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ON DECEMBER 9 and 10, Joe Biden organised a virtual “summit for democracy.” Representatives of 110 countries were invited to this summit. Among them were many Western heads of government.
The purpose is, so to speak, promoting “democracy” and “universal human rights” around the world. But if you zoom in on some of the invited countries, you will quickly see that a completely different agenda is at play here.
Colombia is the second most dangerous country in the world for defenders of human rights or the environment. In 2020, more than 250 indigenous leaders, rights activists, environmentalists or former Farc members were assassinated. In the first half of this year, that number already exceeded 350. In street protests that began in April 2021, at least 44 people have been killed and another 500 “disappeared.”
Another country invited is India, the so-called “largest democracy in the world.” Some 29 per cent of parliamentarians have been indicted for crimes or offences serious enough to merit five years in prison. Camps have been built in the north of the country to intern two million illegal immigrants. By the way, you may have to wonder why you haven't heard about that yet — the contrast with the coverage of the Uyghurs in China is quite striking.
Human rights organisations are facing more and more opposition in India. That is why Amnesty International left the country last year.
And what about Brazil? Jair Bolsonaro, the country's president, is a fan of Chilean dictator Pinochet, who “did what had to be done.” It does not bother Bolsonaro that 3,000 political opponents were killed and tens of thousands were tortured. His government includes more than 100 active or retired military personnel, including several ministers and a vice-president. When his position was threatened in 2020, Bolsonaro raised the prospect of military intervention.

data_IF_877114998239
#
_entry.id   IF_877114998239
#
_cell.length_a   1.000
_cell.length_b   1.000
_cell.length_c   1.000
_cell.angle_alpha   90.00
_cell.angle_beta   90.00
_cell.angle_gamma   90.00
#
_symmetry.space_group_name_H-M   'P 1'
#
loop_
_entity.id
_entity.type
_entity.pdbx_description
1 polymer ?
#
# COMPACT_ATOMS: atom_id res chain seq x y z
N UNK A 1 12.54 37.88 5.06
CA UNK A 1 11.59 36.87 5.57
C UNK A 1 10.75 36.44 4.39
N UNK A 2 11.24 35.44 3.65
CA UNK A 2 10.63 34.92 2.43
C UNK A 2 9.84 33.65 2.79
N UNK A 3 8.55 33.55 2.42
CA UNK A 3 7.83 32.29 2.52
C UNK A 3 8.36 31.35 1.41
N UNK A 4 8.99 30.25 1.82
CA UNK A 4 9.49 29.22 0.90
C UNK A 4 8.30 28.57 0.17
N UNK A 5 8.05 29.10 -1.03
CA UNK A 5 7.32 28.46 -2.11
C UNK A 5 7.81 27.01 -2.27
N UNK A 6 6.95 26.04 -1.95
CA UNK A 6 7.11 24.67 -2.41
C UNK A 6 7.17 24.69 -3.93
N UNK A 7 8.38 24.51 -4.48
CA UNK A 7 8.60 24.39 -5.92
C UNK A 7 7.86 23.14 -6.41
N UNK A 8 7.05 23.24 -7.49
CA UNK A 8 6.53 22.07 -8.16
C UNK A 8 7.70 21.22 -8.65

His culture minister had to resign because he had quoted Goebbels. More than 60,000 Brazilians are killed by firearms every year. “A cop who doesn’t kill is not a cop,” the president said.
We could also refer to the Philippines, Israel, Poland, Georgia, etc. — or to the US itself. The US is the largest arms supplier to a whole series of brutal dictatorships. In Guantanamo, it has kept a concentration camp open for nearly 20 years, where 780 people have been detained and tortured without trial so far.
Almost a year ago a mob stormed the parliament building on Capitol Hill, yet there is a substantial chance that the instigator of this failed raid will be president again within three years.
US attempts to install democracy in Afghanistan, Iraq, Syria or Libya have turned into humanitarian catastrophes. In any case, Washington has no authority to give lessons on democracy or human rights.
New Cold War?
This summit is clearly not about democracy. It is about power and about bloc formation. After the second world war, the US strived for absolute dominance. “Preponderant power must be the objective of US policy,” it said in 1952 — this has been the official doctrine ever since.
For the US, the issue is not whether the country or world peace is under threat, it is about being able to impose its will on others. Due to China’s rapid economic and technological development, the US is now in danger of losing its supremacy. Biden wants to avoid that at all costs.
To continue to impose this unipolar world led by the US, the White House needs more and more support from other countries. That is why it is trying to form a bloc. The countries invited to the summit are not chosen because of their democratic credentials but because of their obedience to the US.
Bloc formation was characteristic of the cold war, as was the rhetoric of “human rights” and “democracy.” Precisely at a time when the world needs unity and a joint approach to the climate crisis or to combat a pandemic, Biden is pushing for bloc formation.
Instead of uniting the world, he is pushing for division, for a new cold war. It is up to us to unmask this and not to allow ourselves and our countries to be dragged into it.
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